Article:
Jimmy Fallon is addressing the discourse surrounding his show being a "toxic workplace," and he's going straight to the source: His staff.
Two current "Tonight Show" staff members and 14 former employees were part of a Rolling Stone report published Thursday alleging the late-night host's years of "erratic behavior" had created a workplace its employees feared.
In a virtual meeting with staffers later Thursday, two employees said the host apologized for unintentionally creating the environment described in the article.
"It's embarrassing and I feel so bad," he told staffers, according to Variety. "Sorry if I embarrassed you and your family and friends. I feel so bad I can't even tell you. I want this show to be fun. It should be inclusive for everybody. It should be funny. It should be the best show, the best people."
The Rolling Stone report detailed the "ugly environment" at Fallon's NBC show. This starts with Fallon himself and his "unexpected, inconsistent behavior" and "outbursts" and trickles into ever-changing leadership teams, with staffers losing faith that the show's nine different showrunners in the past nine years could change anything — if they weren't also bullying staffers themselves.
Employees interviewed for the report said they witnessed Fallon snap at, berate and belittle staffers "over the smallest of things," with employees having phrases to tell each other if the host was having a good or bad day. This erratic moodiness led to "widespread fear" at work, the report said, with employees not knowing how their interactions with Fallon would go any certain day.
Half of the former employees interviewed for the report said their mental health was affected by their time at the show. They told Rolling Stone they would refer to guests' dressing rooms as "crying rooms," as they would go there to release emotions from the alleged mistreatment.
Some staffers said these mental health effects manifested into nightmares, while others saw physical effects like thinning hair or weight loss due to stress. Four interviewees said they are in therapy and three said they experienced suicidal ideation because of their experiences.
The article says many staffers voiced their concerns to HR, but the problems continued. One employee said they never reported their issues after seeing colleagues get fired after speaking to HR about their issues.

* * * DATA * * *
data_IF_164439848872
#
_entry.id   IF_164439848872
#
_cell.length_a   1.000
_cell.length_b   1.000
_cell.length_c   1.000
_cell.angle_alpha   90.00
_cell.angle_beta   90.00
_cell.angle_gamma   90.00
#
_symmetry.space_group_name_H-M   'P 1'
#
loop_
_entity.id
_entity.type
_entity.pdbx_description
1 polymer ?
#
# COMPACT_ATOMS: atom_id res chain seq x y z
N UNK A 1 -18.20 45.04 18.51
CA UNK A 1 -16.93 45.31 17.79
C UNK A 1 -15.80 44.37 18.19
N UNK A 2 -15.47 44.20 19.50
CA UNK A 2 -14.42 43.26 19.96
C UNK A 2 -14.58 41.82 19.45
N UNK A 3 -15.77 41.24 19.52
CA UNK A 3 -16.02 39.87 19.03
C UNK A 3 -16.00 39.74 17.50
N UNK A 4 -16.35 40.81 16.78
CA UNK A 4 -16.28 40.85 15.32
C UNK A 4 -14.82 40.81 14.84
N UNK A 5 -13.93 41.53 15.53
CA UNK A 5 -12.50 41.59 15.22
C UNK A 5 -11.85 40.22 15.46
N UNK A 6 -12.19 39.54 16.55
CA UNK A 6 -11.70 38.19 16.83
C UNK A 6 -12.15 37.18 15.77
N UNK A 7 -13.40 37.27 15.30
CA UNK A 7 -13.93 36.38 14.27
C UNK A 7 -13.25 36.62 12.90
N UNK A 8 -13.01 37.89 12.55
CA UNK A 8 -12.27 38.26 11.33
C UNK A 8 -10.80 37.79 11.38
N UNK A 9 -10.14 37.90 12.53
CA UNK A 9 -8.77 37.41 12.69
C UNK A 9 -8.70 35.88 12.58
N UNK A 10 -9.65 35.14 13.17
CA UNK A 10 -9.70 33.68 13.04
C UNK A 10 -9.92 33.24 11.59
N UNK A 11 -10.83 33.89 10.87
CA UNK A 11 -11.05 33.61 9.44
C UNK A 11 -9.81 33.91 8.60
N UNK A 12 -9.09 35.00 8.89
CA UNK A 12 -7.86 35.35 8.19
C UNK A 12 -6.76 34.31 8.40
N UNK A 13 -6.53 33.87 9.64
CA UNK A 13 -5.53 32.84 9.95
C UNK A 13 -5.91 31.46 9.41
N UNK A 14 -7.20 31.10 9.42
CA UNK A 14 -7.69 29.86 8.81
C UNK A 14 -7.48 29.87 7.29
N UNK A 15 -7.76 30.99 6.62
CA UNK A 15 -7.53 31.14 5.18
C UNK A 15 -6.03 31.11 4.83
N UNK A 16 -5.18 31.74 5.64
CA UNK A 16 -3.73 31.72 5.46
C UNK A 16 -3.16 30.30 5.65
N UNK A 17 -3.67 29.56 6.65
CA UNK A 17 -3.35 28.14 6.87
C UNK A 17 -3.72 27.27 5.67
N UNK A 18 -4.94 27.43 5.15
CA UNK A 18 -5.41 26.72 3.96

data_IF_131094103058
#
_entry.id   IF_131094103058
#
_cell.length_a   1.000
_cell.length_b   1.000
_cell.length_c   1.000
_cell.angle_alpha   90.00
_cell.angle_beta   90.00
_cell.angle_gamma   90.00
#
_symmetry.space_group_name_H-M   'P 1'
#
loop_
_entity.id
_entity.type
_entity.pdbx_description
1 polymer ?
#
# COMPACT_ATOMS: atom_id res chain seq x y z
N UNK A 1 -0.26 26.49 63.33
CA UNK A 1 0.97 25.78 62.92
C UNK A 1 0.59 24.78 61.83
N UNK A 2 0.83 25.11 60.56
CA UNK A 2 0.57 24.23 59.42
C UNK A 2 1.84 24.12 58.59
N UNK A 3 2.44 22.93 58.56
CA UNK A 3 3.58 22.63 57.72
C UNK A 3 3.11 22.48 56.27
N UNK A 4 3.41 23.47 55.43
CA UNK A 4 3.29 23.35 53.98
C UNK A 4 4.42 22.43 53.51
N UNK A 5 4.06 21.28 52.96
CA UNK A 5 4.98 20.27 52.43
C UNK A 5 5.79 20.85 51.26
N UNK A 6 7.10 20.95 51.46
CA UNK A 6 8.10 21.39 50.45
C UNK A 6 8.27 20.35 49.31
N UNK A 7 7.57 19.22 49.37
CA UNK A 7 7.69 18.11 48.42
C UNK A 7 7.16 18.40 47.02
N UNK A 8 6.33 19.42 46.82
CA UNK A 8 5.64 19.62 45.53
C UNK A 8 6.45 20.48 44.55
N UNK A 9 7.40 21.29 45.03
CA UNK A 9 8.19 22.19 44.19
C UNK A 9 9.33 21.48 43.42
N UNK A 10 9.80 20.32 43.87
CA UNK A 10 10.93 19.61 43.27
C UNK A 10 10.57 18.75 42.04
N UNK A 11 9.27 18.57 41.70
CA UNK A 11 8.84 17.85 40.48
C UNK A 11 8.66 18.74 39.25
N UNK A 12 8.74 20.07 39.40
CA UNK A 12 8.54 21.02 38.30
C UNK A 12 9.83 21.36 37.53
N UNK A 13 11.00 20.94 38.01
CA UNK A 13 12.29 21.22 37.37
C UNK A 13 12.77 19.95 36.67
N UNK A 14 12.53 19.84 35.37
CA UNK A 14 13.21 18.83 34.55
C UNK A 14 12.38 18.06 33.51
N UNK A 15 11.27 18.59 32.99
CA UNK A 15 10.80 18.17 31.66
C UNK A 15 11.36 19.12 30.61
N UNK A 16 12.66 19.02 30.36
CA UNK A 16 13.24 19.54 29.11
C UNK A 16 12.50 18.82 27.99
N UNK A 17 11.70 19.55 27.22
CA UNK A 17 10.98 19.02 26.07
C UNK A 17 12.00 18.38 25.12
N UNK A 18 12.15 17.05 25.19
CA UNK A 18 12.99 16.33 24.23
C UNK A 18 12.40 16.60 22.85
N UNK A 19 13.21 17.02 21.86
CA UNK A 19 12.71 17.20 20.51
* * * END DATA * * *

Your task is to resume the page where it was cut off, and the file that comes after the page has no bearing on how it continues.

In a statement following the report, NBC acknowledged any employee issues had been investigated and acted upon if necessary, though it didn't mention the host himself.
"We are incredibly proud of 'The Tonight Show,' and providing a respectful working environment is a top priority," the statement read. "As in any workplace, we have had employees raise issues; those have been investigated, and action has been taken where appropriate."
And the current showrunner, who Fallon said in the virtual meeting "isn't going anywhere" according to Variety, told staffers in an email following the article's publishing that he doesn't believe the reporting is reflective of the show's true environment.
"While I know the reporter reached out to many of you before the piece ran, I don’t believe what's written is reflective of the overall culture of our extraordinary team that I'm so lucky and proud to work with every day," the statement read, according to The New York Times. "The place described in the article is not the place I know. Still, it's disappointing to see something published that does not capture the positive and inclusive environment I believe we have created together."
"The Tonight Show" hasn't aired a new episode in more than four months due to the ongoing writers' strike, leaving it in limbo until the Writers Guild of America and Hollywood studios can settle on a deal.
Fallon himself and NBC had reportedly paid "Tonight Show" staffers' salaries for three weeks after the strike began. Then employees were put on an unpaid leave of absence.
However, Fallon and other late-night hosts — including Stephen Colbert, Jimmy Kimmel, Seth Meyers and John Oliver — started a podcast last week called "Strike Force Five," and all its proceeds will be given to their unemployed staff members.
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